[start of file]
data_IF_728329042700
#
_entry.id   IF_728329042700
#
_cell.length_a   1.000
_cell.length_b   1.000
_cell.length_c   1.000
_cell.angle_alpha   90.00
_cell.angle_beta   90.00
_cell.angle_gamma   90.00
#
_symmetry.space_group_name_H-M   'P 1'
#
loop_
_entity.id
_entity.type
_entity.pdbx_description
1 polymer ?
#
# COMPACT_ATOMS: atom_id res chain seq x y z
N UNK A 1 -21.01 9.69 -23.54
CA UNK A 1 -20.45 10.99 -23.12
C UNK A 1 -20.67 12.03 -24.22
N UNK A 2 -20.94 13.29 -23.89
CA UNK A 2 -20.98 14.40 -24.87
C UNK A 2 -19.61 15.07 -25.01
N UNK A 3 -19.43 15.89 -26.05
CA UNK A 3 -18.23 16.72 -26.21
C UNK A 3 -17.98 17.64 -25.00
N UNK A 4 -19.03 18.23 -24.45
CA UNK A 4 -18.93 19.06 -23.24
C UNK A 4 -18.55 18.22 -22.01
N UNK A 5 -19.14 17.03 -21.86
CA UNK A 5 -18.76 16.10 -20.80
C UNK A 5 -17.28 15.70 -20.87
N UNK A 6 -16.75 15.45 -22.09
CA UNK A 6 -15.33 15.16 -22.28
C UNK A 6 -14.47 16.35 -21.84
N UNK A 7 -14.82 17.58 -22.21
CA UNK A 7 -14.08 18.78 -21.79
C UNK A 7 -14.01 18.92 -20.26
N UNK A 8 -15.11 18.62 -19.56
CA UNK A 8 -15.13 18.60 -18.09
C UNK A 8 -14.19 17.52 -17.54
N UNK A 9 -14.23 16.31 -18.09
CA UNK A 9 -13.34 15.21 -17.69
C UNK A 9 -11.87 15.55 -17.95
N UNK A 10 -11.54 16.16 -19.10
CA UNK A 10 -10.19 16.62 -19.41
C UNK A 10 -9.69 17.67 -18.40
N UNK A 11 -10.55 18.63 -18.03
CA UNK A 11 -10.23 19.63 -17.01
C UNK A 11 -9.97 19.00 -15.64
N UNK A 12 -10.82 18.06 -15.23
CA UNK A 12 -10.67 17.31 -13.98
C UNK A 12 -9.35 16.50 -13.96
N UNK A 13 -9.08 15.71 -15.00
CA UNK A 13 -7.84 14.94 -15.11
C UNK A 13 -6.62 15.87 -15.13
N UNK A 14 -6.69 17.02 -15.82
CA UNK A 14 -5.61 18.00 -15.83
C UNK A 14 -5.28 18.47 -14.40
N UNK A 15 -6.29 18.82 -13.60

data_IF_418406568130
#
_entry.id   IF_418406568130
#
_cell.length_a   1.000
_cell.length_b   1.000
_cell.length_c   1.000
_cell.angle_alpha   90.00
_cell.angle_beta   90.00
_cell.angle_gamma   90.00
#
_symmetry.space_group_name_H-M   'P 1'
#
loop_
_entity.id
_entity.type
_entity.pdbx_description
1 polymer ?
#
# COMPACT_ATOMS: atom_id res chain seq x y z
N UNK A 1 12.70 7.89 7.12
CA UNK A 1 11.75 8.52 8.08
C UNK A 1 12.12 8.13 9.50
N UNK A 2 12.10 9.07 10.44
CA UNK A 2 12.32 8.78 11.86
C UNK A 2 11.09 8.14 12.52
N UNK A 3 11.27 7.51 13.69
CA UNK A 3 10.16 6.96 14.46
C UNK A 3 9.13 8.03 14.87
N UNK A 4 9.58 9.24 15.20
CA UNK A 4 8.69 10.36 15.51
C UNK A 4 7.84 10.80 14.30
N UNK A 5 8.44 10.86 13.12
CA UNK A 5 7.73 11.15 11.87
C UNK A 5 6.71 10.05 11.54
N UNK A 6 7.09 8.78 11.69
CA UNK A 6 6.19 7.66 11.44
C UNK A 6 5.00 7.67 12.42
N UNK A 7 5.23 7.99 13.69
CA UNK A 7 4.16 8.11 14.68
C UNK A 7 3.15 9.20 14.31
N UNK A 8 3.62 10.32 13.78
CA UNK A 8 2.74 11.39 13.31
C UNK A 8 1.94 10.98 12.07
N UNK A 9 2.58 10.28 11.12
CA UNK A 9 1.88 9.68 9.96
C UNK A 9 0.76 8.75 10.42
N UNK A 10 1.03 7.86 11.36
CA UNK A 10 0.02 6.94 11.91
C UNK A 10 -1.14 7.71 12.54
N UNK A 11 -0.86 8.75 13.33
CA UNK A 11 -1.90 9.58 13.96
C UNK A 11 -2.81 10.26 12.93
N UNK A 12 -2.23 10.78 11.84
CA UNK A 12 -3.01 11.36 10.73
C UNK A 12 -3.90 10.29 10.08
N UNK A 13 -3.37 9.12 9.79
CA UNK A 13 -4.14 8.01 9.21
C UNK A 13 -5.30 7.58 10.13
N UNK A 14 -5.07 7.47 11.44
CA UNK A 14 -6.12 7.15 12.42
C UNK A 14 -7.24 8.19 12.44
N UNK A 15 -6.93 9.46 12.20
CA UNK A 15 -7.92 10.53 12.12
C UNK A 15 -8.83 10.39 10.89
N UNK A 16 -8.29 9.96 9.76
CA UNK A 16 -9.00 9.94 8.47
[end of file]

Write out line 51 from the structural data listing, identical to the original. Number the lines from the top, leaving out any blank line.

N UNK A 11 -10.55 18.63 -18.03